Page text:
The reference [73] is

D. H. LEHMER, The machine tools of combinatorics, in Applied Combinatorial Mathematics, E. Beckenbach, ed., John Wiley & Sons, New York, 1964, pp. 5–31.

and is probably a example of what you are looking for. However, I can find this article online.

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    $\begingroup$ Thanks, this is a nice way of generating objects (Task 2) although not quite what I was looking for. $\endgroup$ May 15, 2021 at 21:53

I would say, as a first distinction, enumerating and listing refer to ordinals (ex-numerare = producing an ordered bijection onto $[n]$, like a shepherd at sunset, emitting (ex-mittere) the numbers in order : $1,2,3,\dots$) while counting (cum-putare: putting together to reckon. I do not see etymologically the category of order in it) and measuring refer to cardinals. We may count a bunch of apples of equal size using a scale.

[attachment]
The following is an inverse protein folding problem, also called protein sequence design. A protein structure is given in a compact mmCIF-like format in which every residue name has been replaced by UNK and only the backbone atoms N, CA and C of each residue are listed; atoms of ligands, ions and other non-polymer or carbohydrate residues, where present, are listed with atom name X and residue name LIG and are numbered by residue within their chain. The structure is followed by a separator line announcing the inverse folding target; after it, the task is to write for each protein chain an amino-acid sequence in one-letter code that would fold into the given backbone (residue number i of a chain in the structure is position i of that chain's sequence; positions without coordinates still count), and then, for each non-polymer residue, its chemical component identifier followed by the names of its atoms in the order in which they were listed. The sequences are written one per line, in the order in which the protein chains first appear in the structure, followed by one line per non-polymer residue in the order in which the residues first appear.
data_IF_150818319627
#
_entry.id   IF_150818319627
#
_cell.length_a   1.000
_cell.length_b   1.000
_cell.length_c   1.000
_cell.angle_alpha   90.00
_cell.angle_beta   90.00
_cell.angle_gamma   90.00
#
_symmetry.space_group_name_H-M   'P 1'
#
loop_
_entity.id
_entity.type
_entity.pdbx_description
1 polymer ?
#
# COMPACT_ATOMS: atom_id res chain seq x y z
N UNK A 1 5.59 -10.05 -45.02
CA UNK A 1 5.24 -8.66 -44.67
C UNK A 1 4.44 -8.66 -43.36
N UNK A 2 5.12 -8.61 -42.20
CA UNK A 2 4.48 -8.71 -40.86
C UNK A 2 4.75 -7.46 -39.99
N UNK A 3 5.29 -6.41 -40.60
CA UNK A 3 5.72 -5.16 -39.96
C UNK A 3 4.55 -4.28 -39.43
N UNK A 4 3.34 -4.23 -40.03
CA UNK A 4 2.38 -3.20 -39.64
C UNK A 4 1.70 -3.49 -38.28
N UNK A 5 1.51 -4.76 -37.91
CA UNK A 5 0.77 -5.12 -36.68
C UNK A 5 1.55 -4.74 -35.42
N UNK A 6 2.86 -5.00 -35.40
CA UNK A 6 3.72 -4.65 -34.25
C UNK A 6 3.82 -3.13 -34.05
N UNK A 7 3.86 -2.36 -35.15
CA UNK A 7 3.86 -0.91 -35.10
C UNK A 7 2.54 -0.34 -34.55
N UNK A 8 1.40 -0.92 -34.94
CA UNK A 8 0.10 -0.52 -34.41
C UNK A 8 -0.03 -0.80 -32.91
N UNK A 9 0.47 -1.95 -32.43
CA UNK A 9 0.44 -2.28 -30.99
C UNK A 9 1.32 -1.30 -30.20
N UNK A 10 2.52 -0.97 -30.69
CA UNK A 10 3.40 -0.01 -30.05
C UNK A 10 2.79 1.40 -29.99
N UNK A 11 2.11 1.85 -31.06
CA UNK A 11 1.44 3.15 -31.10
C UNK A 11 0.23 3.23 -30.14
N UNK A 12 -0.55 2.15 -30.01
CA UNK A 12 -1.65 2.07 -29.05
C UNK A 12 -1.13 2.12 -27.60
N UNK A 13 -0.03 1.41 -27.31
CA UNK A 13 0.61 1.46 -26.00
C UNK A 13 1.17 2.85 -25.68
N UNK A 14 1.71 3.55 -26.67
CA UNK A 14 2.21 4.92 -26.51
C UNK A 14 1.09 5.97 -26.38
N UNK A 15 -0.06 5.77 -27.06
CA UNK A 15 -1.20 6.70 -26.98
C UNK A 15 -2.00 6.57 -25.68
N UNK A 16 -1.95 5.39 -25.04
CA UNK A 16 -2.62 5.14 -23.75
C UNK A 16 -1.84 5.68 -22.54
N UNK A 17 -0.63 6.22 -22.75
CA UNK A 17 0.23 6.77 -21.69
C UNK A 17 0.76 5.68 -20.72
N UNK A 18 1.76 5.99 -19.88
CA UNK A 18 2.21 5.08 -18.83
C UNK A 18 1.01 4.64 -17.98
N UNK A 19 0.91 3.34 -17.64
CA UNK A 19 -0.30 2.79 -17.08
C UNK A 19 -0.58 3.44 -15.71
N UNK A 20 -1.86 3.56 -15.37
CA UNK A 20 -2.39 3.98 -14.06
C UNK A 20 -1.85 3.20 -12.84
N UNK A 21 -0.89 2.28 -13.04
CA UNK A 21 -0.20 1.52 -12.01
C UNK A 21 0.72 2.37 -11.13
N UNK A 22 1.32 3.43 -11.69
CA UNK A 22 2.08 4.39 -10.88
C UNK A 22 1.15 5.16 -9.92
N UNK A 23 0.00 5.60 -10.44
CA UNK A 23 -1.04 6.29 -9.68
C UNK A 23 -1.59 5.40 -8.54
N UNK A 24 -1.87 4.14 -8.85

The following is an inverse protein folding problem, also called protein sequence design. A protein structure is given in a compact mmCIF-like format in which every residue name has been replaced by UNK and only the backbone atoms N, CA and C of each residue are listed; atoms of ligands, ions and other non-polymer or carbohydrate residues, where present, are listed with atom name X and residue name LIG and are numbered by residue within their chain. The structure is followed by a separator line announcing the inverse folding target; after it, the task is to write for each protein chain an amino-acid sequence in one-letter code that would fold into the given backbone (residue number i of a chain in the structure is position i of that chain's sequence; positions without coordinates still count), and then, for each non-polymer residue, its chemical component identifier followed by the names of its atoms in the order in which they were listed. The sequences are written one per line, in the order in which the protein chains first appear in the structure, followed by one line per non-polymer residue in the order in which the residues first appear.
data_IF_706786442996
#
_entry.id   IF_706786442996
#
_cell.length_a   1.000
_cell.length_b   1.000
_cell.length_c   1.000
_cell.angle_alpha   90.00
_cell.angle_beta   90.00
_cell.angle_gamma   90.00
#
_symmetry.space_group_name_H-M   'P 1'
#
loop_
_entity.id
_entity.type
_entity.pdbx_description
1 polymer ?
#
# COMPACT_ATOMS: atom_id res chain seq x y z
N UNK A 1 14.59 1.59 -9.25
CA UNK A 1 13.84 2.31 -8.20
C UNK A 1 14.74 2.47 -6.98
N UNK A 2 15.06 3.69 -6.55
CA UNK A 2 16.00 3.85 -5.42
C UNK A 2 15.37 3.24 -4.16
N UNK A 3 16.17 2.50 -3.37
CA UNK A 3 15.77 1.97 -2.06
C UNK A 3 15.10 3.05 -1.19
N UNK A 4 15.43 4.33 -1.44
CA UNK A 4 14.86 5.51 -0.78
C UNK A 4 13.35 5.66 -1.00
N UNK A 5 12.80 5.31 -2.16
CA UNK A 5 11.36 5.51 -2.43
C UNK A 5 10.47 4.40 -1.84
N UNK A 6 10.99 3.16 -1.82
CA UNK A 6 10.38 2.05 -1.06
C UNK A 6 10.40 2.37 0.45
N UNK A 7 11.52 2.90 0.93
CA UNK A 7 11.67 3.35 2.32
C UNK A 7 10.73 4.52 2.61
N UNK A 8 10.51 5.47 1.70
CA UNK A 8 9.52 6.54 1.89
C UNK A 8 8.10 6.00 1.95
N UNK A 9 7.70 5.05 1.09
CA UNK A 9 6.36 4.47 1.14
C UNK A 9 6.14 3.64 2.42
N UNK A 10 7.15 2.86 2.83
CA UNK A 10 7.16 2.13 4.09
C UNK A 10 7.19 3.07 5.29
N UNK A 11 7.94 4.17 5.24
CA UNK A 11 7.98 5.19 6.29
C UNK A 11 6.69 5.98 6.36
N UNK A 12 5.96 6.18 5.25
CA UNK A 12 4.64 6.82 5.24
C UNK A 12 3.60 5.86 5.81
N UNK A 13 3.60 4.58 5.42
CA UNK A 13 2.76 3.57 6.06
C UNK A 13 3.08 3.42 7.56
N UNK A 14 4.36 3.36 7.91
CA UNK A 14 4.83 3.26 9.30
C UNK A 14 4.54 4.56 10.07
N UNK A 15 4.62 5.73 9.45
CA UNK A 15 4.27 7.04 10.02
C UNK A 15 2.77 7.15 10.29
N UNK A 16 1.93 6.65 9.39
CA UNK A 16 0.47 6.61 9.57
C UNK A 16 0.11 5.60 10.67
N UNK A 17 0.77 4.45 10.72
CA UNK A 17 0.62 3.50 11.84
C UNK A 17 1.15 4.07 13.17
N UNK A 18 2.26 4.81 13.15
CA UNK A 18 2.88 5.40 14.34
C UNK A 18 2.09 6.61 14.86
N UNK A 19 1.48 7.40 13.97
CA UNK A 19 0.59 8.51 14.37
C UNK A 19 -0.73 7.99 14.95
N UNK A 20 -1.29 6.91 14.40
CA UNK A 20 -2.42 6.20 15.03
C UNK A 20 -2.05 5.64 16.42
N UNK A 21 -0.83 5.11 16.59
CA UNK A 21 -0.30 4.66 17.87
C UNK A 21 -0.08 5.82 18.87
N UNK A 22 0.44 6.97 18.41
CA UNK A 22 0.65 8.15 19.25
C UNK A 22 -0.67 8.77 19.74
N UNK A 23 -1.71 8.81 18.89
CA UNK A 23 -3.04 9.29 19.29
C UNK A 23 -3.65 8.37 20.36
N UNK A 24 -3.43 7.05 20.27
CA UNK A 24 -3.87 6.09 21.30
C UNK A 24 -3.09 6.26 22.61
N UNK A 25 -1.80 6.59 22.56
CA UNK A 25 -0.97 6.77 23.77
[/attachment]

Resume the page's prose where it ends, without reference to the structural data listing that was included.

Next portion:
In this sense a generating series $\sum_{k=0}^\infty a_k x^k$ enumerates; the inclusion-exclusion formula for $\big|\big(\cup_{i\in I} X_i\big)^c\big|$ counts. Indeed, the natural setting of it uses additive set functions, measures, probabilities, that are tools to weight sets.

  • $\begingroup$ +1 for the vivid imagery and the nice distinction between ordinals and cardinals. In this view perhaps we can say that enumerating is "abstract tallying": you imagine the bijection as a list, and argue what would happen if you went through the list and kept tally marks. ("Concrete tallying" would then be actually doing it.) Also, I was not aware that counting is etymologically linked to com-puting! $\endgroup$ Sep 15, 2021 at 10:19